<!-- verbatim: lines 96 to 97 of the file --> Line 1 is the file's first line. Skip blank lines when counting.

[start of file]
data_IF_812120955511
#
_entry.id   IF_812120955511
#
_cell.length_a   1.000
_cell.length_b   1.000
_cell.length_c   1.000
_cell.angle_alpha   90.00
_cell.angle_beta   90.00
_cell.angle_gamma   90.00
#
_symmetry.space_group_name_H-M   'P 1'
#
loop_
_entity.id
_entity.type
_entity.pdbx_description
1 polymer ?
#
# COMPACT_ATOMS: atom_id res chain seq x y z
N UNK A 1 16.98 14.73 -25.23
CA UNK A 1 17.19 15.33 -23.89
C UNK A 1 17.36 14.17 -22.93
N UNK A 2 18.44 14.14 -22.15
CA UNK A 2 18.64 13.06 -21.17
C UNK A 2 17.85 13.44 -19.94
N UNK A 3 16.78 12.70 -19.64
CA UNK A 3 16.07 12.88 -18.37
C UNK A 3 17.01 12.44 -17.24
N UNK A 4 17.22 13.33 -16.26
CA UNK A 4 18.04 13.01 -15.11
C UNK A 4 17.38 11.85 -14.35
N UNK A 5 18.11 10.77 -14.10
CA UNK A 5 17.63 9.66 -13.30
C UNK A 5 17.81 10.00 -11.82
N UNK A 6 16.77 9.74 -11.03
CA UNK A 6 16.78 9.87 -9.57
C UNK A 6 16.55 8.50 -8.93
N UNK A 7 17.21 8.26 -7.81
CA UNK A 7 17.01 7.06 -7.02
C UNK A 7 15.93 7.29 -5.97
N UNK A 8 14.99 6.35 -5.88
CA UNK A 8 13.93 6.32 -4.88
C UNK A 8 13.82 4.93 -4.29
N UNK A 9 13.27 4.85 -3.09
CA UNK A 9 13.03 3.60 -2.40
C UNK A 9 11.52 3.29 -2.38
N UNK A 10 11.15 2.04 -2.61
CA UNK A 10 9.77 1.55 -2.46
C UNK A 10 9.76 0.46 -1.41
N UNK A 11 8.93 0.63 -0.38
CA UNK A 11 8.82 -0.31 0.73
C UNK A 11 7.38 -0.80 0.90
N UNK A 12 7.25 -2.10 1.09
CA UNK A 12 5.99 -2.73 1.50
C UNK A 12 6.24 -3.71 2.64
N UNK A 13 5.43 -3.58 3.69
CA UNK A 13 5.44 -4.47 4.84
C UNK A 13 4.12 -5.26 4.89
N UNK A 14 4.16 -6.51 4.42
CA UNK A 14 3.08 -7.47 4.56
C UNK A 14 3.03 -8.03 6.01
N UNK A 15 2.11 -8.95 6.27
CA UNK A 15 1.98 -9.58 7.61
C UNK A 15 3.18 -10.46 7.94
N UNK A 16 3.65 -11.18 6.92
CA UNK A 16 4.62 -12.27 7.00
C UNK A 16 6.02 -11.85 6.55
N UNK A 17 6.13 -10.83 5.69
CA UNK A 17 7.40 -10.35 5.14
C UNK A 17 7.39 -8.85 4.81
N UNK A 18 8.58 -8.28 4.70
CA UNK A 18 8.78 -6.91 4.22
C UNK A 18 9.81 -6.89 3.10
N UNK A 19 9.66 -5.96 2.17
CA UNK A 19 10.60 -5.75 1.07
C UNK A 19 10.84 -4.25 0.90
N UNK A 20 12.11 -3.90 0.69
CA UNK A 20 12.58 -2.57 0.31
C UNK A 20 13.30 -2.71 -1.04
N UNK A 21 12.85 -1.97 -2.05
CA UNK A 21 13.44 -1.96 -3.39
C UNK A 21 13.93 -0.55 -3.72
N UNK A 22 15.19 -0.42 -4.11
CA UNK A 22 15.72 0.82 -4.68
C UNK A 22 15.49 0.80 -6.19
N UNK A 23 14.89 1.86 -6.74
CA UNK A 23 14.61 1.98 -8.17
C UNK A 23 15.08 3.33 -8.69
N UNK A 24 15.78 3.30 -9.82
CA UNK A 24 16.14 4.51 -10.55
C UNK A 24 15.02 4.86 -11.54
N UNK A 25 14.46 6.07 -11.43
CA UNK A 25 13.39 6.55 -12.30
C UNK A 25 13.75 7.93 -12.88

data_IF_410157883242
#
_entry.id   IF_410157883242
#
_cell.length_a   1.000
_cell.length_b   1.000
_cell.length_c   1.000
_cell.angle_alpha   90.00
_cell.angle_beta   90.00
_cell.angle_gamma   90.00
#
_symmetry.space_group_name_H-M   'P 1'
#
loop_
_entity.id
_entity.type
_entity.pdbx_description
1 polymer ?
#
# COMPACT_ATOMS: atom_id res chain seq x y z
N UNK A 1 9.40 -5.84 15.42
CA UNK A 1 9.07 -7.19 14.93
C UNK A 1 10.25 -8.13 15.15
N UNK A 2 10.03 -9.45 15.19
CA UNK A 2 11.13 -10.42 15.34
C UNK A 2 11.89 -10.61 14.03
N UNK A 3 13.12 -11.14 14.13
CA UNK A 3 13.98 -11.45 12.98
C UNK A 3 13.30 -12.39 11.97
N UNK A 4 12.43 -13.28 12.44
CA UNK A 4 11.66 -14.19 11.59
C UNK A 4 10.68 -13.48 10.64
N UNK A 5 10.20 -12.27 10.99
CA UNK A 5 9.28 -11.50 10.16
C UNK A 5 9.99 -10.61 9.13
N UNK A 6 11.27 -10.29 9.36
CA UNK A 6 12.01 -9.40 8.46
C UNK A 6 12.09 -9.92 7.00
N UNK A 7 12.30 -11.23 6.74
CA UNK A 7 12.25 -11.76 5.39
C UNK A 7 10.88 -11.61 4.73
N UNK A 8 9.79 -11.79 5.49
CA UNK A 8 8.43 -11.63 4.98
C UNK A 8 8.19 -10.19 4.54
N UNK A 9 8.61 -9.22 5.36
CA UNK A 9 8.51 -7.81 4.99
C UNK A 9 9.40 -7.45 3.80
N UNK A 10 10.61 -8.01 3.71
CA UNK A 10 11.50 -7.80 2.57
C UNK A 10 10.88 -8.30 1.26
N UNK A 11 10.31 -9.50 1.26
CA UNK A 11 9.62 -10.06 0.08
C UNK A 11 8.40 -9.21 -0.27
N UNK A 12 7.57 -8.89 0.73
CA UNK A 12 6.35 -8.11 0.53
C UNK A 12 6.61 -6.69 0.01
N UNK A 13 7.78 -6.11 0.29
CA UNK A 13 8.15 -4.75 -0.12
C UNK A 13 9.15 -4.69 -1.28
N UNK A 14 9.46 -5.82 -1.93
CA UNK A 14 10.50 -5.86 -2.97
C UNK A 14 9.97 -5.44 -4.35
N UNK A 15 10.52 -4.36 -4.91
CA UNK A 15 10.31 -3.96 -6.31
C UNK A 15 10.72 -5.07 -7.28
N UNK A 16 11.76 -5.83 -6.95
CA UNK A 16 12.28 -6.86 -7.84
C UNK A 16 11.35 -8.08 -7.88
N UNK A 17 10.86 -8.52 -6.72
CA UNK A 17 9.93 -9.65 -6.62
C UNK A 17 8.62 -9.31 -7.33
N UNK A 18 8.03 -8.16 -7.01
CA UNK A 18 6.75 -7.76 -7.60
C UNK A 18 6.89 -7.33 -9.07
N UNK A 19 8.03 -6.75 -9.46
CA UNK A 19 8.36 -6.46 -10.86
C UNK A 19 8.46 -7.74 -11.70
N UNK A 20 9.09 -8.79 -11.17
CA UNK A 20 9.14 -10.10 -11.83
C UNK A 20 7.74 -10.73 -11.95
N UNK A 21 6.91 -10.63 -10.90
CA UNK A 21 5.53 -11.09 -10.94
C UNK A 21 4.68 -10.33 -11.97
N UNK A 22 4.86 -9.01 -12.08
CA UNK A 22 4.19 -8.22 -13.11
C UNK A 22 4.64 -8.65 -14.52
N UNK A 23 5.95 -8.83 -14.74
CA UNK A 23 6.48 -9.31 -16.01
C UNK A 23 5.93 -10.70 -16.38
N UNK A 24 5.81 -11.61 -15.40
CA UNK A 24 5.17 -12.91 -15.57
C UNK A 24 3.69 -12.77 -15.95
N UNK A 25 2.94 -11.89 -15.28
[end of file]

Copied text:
data_IF_410157883242
#